Vintage Icons • Movies

“Modern Times”

4 September, 2013

Production year: 1936

Director, scriptwriter, producer, editor and composer of the film’s soundtrack: all Charles Chaplin himself.

Supporting actress: Paulette Goddard playing the role of an orphan, street urchin and Charlot’s companion.

It was Chaplin’s last silent film with sound and voice effects… even though the rest of the world was already making talkies.

It was a desperate criticism of many people’s work and employment conditions during the Great Depression.

The film narrates the life of an oppressed assembly line factory worker. In one of the funniest scenes of the film the worker is used as a guinea pig to try an automatic moving machine. The machine’s problems nearly drive the worker crazy who, in a nervous frenzy, paces madly around the factory oiling everything. After being driven to a psychiatric hospital he is soon discharged after a few months, however, he is then arrested upon being mistaken to be a radical leader.

Life in the prison is comfortable, by which he reluctantly accepts the parole after narrowly missing a riot. Outside he discovers huge unemployment and, despite his brilliant recommendation letter, he does not manage to find work. Impatient to go back to prison he gallantly accepts to take responsibility for robbing a loaf of bread on behalf of a young and beautiful orphan; a homeless girl living on the streets of the city. The robbery results in both characters being arrested, although they manage to escape the police.

From this moment on, both protagonists start a life together, trying to make it as stable as possible. We can live their adventures, their dreams, all this with a touch of humour motivated by Charlot’s terrible luck in each of his jobs.

There are some scenes with such an impressive load of humour, that if you haven’t seen them I am sure they will make you roar with laughter. For example, the scene in which Charlot works as a waiter and desperately tries to carry a tray over to his clients whilst dancing non-stop, or his success with an improvised song when he manages to get a job as a lead singer in a café. For me these are some of the movie’s funniest moments.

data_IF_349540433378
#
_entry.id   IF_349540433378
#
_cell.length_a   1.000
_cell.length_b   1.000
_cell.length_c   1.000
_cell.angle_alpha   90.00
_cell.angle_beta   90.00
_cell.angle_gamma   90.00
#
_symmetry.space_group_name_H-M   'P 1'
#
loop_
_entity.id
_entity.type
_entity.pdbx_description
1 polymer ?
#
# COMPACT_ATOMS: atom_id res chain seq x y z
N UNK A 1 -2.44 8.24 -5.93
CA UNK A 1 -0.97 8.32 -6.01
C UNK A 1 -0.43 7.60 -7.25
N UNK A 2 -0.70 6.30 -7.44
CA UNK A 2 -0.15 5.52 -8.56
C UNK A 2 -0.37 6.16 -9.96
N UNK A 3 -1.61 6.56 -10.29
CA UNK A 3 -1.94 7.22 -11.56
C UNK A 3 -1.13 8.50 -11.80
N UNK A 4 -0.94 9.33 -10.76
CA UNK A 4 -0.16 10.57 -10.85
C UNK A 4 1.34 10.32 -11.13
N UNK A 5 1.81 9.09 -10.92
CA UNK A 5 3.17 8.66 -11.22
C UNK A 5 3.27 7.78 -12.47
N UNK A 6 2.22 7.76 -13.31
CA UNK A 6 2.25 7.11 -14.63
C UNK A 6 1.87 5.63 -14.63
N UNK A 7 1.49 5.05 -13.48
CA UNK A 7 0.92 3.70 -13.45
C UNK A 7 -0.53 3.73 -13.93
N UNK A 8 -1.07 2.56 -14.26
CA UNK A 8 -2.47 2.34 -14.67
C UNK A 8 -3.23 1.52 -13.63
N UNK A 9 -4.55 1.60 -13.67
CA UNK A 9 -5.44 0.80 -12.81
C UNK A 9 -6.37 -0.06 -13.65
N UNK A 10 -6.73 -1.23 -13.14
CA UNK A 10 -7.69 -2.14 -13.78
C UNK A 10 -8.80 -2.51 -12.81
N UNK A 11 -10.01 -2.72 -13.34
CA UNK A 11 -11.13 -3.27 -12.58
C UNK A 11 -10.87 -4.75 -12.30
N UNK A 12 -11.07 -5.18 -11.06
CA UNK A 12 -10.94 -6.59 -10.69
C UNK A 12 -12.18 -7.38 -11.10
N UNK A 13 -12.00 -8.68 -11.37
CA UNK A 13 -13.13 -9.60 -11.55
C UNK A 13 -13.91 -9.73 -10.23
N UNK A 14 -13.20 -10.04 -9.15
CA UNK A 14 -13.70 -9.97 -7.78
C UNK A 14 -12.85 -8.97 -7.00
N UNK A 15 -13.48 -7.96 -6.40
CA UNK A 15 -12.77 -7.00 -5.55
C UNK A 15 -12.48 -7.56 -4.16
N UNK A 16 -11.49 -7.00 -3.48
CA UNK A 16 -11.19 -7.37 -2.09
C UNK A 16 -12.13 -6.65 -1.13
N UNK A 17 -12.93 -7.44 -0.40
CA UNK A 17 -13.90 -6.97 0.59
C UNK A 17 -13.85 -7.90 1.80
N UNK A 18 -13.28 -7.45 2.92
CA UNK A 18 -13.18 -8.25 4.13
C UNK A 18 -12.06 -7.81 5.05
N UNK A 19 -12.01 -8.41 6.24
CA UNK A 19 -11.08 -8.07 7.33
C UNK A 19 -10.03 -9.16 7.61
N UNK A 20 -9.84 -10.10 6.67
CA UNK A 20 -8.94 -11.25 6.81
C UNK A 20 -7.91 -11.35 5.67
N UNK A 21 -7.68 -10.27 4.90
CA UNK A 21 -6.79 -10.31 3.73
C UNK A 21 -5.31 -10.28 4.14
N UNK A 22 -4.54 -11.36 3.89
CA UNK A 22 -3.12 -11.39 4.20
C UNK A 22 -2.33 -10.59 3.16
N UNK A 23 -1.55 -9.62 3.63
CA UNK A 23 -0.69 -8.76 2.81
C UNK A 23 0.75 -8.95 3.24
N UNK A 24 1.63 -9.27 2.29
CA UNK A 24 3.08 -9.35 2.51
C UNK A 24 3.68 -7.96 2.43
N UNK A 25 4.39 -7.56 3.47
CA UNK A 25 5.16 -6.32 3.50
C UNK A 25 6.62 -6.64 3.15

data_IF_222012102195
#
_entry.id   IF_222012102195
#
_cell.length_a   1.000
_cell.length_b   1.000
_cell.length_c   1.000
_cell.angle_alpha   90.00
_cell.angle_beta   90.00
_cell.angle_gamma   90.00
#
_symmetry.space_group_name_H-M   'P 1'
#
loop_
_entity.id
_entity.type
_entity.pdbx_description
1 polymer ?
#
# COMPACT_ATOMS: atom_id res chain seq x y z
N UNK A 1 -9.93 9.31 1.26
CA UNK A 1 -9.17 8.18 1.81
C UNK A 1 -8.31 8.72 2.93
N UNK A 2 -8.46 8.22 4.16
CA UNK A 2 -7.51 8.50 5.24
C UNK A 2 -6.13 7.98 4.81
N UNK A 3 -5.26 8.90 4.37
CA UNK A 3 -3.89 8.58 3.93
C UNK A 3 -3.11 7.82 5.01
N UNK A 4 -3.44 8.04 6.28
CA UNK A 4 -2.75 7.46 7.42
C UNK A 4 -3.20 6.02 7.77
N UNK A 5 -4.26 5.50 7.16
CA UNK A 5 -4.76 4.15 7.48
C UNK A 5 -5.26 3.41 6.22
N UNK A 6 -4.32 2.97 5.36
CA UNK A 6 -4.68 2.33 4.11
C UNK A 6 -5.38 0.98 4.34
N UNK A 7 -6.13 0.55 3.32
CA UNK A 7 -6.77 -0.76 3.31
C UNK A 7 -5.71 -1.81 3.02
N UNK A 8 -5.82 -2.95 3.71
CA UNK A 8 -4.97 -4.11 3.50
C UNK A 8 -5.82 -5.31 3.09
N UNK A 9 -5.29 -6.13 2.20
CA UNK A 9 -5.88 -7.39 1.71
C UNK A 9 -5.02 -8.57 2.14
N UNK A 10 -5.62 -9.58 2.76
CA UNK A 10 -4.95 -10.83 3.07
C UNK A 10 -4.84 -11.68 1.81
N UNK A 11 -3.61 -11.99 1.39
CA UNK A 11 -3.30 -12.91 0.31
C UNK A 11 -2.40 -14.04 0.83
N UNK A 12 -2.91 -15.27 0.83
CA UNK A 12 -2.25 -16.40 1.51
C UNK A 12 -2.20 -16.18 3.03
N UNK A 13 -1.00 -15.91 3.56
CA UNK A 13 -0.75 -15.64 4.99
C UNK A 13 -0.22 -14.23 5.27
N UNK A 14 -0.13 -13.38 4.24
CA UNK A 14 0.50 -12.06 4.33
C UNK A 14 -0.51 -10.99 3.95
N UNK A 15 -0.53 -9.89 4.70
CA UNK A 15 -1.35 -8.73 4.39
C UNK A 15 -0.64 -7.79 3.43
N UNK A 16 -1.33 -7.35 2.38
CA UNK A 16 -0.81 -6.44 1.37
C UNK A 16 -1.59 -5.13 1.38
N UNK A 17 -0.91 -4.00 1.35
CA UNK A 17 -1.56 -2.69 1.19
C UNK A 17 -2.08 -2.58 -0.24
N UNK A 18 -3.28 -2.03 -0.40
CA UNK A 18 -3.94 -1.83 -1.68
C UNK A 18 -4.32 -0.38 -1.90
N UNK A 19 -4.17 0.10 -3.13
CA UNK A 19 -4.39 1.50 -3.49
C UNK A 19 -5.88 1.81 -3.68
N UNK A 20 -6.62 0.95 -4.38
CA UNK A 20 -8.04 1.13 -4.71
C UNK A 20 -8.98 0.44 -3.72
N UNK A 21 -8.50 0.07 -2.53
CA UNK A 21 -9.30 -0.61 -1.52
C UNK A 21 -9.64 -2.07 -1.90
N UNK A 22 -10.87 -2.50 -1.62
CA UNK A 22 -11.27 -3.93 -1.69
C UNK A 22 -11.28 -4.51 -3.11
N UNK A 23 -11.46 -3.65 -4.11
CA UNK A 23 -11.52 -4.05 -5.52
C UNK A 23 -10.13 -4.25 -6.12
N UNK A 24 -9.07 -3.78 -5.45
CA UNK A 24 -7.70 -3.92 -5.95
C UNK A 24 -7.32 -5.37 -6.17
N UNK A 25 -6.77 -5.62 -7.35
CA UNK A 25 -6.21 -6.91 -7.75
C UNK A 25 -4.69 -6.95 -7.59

Charlot’s character is unquestionably full of tenderness, managing to make you laugh and nearly cry in the very same scene.

The film was a box office success.

Here are some of the anecdotes that surround the film:

It was the film that convinced the House Committee on Un-American Activities that Chaplin was a communist, something that he simply denied.

The American Film Institute put the film at number 78 of the best films of all time.

One of the things that inspired Chaplin to make the film was a conversation with Ghandi about the industrialization that was substituting the work of the labour force.

The movie was filmed at 18 frames per second and it was projected at 24, giving it a more frenzied result.

Chaplin’s voice is heard for the first time when he sings the meaningless song of which I spoke in the synopsis.

Charles Chaplin and Paulette Goddard were an actual couple at the time the film was made, staying together for 4 more years and also filming “The Great Dictator” as a couple.

It is surprising that Chaplin dared to film a scene in which they talked so clearly about the cocaine trafficking in the prisons.


Jussi Award for best foreign film (1974). The Jussi awards recognize the professional excellence in the Finnish film industry, including amongst this, directors, actors and scriptwriters.

The award for one of the ten best films of the year by the National Board of Review (1936). The National Board of Review, also known as the NBR, was founded in 1909 in New York as a protest directed at the city mayor, George B. McClellan Jr., for his revocation of film screening licenses in December 1908. The mayor thought that the new spectacle degraded the committee’s morale. The main purpose of the committee was to support the films of merit and advocate the new art in town, which was transforming the cultural life of the United States. In this way, and to avoid the governmental censorship of the films, the NBR became the unofficial guarantor institution before the government and the different representatives of the cinematographic world for the new films that were appearing. It still exists today.

The National Film Preservation Board Award (1989). The National Film Preservation Board Award is an American Committee dedicated to conserving the best films in history. Founded in 1988 by the National Film Preservation Act, its objective is to preserve up to 25 “culturally, historically, or aesthetically significant films”. In order to be chosen, the film should be at least ten years old.

The film was also nominated in 2004 in the “Satellite Awards” for best classical cinema launch on DVD.

I leave you a youtube link in which you can see the complete film for yourselves, and another curious tribute made in 2011 in the United States.

<a href=”″> 2/15/2011 SCV Historical Society: Charlie Chaplin: An SCV Connection</a> from <a href=””>SCVTV Santa Clarita</a> on <a href=””>Vimeo</a>.



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